Just Orthopedic
Author: Terry K. Gemas

Identifying the Symptoms of Vertigo

Have you experienced dizziness, lightheadedness, nausea and loss of balance while you were moving your head? Do you experience dizziness when you roll over on your bed or straightening up after you have bent over? Do you experience vertigo when you attempt to reach something high? If you answered yes to those questions, then you may be suffering from benign paroxysmal positional vertigo also known as Benign Paroxysmal Positional Vertigo (BPPV).

Many people with BBBV feel as though they are tilting, swaying or spinning even when they are not moving. Other symptoms may include nystagmus, or uncontrolled eye moments, vomiting and nausea. BPPV may go away on its own, but it can cause many problems. People who have BPPV are more prone to on-the-job accidents, car accidents and falls. They may also have trouble completing daily tasks.

Who’s Prone to Get Vertigo?

BPPV is the most common type of vertigo. It is more common in women and people who are over the age of 60. In fact, it is estimated that 50 percent of people who are over the age of 60 have BPPV.  BPPV occurs when calcium crystals inside the ear dislodge and float into the semicircular ear canal. There are many things that can dislodge the crystals, including an infection, head injury, disorder of the inner ear and vascular injury. In some cases, the causes of BPPV are not known.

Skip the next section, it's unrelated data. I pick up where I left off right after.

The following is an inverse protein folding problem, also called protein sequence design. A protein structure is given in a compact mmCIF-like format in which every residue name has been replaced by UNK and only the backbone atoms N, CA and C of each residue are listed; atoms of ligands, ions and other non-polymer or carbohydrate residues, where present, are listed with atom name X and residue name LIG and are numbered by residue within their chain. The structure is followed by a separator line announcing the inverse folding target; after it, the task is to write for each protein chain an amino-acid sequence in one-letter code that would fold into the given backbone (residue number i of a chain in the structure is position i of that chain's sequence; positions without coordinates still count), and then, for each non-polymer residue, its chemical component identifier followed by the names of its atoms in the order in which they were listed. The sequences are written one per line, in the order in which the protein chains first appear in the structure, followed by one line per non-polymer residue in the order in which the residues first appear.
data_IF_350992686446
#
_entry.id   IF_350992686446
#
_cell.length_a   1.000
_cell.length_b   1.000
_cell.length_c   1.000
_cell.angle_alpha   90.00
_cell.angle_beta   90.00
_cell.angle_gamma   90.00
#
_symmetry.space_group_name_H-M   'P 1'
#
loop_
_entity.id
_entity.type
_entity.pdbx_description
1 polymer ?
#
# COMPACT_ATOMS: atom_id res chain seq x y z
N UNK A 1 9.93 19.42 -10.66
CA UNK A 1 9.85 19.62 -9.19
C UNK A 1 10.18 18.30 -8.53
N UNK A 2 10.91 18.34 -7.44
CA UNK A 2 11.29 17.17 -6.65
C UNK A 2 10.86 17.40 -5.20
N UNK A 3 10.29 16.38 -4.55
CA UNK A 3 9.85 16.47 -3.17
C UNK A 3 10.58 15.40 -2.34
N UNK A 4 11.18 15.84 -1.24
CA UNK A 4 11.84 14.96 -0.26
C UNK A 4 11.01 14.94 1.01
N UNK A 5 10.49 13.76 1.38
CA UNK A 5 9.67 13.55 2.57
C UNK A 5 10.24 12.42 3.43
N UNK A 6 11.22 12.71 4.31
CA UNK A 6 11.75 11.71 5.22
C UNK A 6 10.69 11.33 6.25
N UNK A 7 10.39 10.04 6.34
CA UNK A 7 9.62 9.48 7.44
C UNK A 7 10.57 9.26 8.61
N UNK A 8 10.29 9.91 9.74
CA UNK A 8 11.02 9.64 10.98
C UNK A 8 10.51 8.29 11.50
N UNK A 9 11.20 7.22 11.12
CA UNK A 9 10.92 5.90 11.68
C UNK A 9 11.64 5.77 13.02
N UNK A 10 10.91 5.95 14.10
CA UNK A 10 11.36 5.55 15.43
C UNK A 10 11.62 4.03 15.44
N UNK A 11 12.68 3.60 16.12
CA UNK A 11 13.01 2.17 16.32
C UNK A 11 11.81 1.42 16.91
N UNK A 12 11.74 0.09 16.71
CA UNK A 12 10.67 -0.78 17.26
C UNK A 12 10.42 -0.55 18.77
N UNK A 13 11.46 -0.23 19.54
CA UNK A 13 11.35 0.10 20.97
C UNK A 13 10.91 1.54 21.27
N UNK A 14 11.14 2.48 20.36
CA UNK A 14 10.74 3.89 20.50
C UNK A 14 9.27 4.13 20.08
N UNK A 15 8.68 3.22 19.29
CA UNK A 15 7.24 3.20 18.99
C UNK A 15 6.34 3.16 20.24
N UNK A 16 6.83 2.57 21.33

Woman Having Vertigo

Vertigo and Physical Therapy

After a physician has diagnosed BPPV, they can refer a person to a physical therapist. Some people are able to get BPPV resolved with just one or two treatments. The physical therapist will examine the patient in order to determine what positional changes cause vertigo, whether a person has balance problems or other medical problems that require treatment. Vestibular Rehabilitation Therapy is the most common treatment that physical therapists use for BPPV treatment. It involves using a series of body, eye and hand maneuvers. These exercises help retrain and stimulate the vascular system.

The American Academy of Neurology has found the Epley Maneuver to the be the most effective form of therapy for BPPV. It involves performing clinician-guided, safe head movements. It only takes a few minutes to perform the Epley Maneuver. The goal of this treatment is to get the crystals to move from the posterior semicircular canal into another inner ear canal. Habitation is another treatment that can be used for BPPV. It involves teaching the patient how to perform Brandt-Daroff exercises, which teach the brain to not stimulate the vertigo response. Home exercises and medications to control the symptoms can also be used to treat BPPV.. In rare cases, surgery is recommended.
Just Orthopedic

Terry K. Gemas , MD

While Dr. Terry Gemas was doing his sports medicine fellowship training at the University of Miami, he treated varsity athletic teams and served as a fellow orthopedic surgeon to the Tampa Bay Buccaneers professional football team.

He has a special interest in sports related injuries as well as cutting-edge arthroscopic and other minimally invasive procedures, total joint replacement, and general fracture ...

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